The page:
BACKGROUND: The most widely studied and prescribed antiplatelet agent for the prevention of stroke and other serious vascular events among high vascular risk patients is aspirin. Aspirin inhibits platelet activation by inhibiting platelet cyclooxygenase and thromboxane production, and reduces the odds of a serious vascular event by about a quarter. The thienopyridines (ticlopidine and clopidogrel) inhibit platelet activation by a different mechanism to aspirin (blocking the ADP receptor on platelets), and so may be more effective than aspirin.
OBJECTIVES: The objective of this review was to determine the effectiveness and safety of thienopyridine derivatives (ticlopidine and clopidogrel) versus aspirin for the prevention of serious vascular events (stroke, myocardial infarction (MI) or vascular death) in patients at high risk of such events, and specifically in patients with a previous TIA or ischaemic stroke.
SEARCH STRATEGY: We searched the Cochrane Stroke Group trials register (most recent search: March 1999) and the Antithrombotic Trialists' database, and also contacted Sanofi pharmaceutical company.
SELECTION CRITERIA: All unconfounded, double blind, randomised trials directly comparing ticlopidine or clopidogrel with aspirin in high vascular risk patients.
DATA COLLECTION AND ANALYSIS: Two reviewers independently extracted data and assessed trial quality. Additional data were sought from the principal investigators of the largest trial.
MAIN RESULTS: Four trials involving a total of 22,656 high vascular risk patients were included. The trials were of high quality and comparable. Aspirin was compared with ticlopidine in three trials (3471 patients) and with clopidogrel in one trial (19,185 patients). Allocation to a thienopyridine was associated with a modest, yet statistically significant, reduction in the odds of a serious vascular event (12. 0% vs 13.0%; OR: 0.91, 95% CI: 0.84 to 0.98; 2p = 0.01), corresponding to the avoidance of 11 (95% CI: 2 to 19) serious vascular events per 1000 patients treated for about two years. There was also a reduction in stroke (5.7% vs 6.4%; OR: 0.88, 95% CI: 0.79 to 0.98; 7 [95% CI: 1 to 13] strokes avoided per 1000 patients treated for two years). Compared with aspirin, thienopyridines produced a significant reduction in the odds of gastrointestinal haemorrhage and other upper gastrointestinal upset, but a significant increase in the odds of skin rash and of diarrhoea. However, the increased odds of skin rash and diarrhoea were greater for ticlopidine than for clopidogrel. Allocation to ticlopidine, but not clopidogrel, was associated with a significant increase in the odds of neutropenia (2.3% vs 0.8%; OR: 2.7, 95% CI: 1.5 to 4.8). In the subset of patients with TIA/ischaemic stroke, the results were similar to those for all patients combined. However, since these patients are at particularly high risk of stroke, allocation to a thienopyridine was associated with a larger absolute reduction in stroke (10.4% vs 12.0%; OR: 0.86, 95% CI: 0.75 to 0.97; 16 [95% CI: 3 to 28] strokes avoided per 1000 patients treated for two years).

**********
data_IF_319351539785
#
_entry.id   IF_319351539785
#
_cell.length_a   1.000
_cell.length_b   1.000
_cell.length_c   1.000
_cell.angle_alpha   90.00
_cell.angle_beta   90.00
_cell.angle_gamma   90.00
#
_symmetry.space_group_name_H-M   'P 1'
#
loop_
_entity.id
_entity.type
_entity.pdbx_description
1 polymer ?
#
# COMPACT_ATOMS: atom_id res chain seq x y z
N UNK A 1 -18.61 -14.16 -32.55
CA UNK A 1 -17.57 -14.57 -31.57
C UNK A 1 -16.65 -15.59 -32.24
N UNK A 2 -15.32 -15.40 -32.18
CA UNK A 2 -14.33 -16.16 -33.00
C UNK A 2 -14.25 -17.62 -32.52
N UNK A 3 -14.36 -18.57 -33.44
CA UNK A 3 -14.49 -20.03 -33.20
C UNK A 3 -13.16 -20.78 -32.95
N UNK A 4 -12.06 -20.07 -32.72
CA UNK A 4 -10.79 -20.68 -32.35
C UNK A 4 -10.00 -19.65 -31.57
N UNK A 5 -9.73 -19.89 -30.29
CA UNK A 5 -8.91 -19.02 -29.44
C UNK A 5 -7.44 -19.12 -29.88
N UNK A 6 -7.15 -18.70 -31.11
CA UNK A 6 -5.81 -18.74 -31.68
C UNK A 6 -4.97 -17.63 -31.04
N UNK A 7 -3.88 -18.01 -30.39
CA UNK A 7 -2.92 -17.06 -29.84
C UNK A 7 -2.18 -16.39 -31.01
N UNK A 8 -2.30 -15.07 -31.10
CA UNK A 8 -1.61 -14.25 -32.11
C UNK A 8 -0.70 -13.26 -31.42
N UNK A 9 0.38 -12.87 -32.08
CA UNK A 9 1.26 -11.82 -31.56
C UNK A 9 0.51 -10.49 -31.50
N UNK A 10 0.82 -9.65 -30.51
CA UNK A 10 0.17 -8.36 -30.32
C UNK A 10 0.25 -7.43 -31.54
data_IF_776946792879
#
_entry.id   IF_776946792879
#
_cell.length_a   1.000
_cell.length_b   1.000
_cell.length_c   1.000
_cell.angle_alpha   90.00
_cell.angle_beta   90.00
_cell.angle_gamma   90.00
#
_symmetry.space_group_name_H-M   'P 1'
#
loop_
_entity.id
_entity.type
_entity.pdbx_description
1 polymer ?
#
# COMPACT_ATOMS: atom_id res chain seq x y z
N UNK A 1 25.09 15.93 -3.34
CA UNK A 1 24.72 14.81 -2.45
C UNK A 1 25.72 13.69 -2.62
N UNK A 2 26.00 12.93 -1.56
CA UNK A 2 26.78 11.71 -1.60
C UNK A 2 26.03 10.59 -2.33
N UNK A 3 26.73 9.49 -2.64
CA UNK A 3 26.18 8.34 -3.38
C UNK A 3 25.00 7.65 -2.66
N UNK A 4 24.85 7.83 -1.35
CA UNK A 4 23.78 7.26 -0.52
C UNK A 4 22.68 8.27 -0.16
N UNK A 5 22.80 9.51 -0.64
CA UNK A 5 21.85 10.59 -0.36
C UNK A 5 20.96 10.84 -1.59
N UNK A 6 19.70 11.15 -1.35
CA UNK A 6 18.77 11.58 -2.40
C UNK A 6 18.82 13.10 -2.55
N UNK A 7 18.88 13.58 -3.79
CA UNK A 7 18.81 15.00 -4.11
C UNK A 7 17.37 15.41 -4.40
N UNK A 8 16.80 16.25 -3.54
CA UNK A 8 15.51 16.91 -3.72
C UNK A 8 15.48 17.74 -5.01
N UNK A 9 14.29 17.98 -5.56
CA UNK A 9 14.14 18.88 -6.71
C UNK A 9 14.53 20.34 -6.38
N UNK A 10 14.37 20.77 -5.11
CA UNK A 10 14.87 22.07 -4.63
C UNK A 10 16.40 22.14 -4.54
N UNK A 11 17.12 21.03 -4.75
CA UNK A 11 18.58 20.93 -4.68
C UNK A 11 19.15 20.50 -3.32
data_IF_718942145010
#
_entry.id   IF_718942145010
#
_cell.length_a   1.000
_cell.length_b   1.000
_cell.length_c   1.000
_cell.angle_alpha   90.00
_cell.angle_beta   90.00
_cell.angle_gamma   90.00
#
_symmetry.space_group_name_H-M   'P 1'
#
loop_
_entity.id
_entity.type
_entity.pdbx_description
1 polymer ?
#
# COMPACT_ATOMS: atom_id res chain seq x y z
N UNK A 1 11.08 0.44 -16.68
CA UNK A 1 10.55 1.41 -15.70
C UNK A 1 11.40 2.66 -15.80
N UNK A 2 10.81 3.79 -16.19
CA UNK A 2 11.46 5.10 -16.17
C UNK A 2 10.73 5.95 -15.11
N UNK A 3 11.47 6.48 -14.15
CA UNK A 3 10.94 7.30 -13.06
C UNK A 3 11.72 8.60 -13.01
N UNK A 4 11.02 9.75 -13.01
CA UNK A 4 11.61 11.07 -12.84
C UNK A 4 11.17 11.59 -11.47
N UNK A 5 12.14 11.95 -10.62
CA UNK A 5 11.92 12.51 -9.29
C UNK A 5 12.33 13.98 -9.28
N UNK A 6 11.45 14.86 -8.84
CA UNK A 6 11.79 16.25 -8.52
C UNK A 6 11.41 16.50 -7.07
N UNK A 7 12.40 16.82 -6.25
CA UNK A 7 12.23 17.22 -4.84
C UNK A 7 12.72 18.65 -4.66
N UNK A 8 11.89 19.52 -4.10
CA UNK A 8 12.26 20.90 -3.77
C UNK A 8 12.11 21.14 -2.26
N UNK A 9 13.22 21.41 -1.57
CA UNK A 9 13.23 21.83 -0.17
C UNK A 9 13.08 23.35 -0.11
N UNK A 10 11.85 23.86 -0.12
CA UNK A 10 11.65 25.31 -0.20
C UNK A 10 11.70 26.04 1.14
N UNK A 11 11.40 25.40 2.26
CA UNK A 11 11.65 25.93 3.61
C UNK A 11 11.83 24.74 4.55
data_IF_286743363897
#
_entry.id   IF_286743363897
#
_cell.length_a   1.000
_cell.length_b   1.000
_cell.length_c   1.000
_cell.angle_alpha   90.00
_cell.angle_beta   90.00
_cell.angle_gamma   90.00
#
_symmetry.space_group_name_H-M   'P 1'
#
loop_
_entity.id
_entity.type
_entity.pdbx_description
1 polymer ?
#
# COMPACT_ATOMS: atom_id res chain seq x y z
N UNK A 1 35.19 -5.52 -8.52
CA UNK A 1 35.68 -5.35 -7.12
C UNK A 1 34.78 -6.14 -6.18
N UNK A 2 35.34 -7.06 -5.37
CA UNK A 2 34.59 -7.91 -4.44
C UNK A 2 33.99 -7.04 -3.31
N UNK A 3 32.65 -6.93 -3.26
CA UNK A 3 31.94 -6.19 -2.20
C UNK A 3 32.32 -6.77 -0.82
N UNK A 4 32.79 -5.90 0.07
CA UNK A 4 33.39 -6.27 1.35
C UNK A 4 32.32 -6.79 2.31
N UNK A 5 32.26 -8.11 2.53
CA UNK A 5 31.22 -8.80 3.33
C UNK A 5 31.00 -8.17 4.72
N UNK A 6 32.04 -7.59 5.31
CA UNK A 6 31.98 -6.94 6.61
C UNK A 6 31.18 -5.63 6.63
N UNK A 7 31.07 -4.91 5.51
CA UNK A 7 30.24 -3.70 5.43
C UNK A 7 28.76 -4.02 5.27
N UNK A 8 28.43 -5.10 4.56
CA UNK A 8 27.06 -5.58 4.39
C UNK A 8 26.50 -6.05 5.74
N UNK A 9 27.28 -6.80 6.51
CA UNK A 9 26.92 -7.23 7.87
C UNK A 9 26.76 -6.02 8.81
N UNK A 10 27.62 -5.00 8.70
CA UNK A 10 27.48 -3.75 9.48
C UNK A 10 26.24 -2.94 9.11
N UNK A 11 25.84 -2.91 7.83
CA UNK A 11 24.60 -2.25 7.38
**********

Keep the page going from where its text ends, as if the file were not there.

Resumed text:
REVIEWER'S CONCLUSIONS: The available randomised evidence shows that the thienopyridine derivatives are modestly but significantly more effective than aspirin in preventing serious vascular events in patients at high risk (and specifically in TIA/ischaemic stroke patients), but there is uncertainty about the size of the additional benefit. The thienopyridines are also associated with less gastrointestinal haemorrhage and other upper gastrointestinal upset than aspirin, but an excess of skin rash and diarrhoea. The risk of skin rash and diarrhoea is greater with ticlopidine than with clopidogrel. Ticlopidine, but not clopidogrel, is associated with an excess of neutropenia and of thrombotic thrombocytopenic purpura.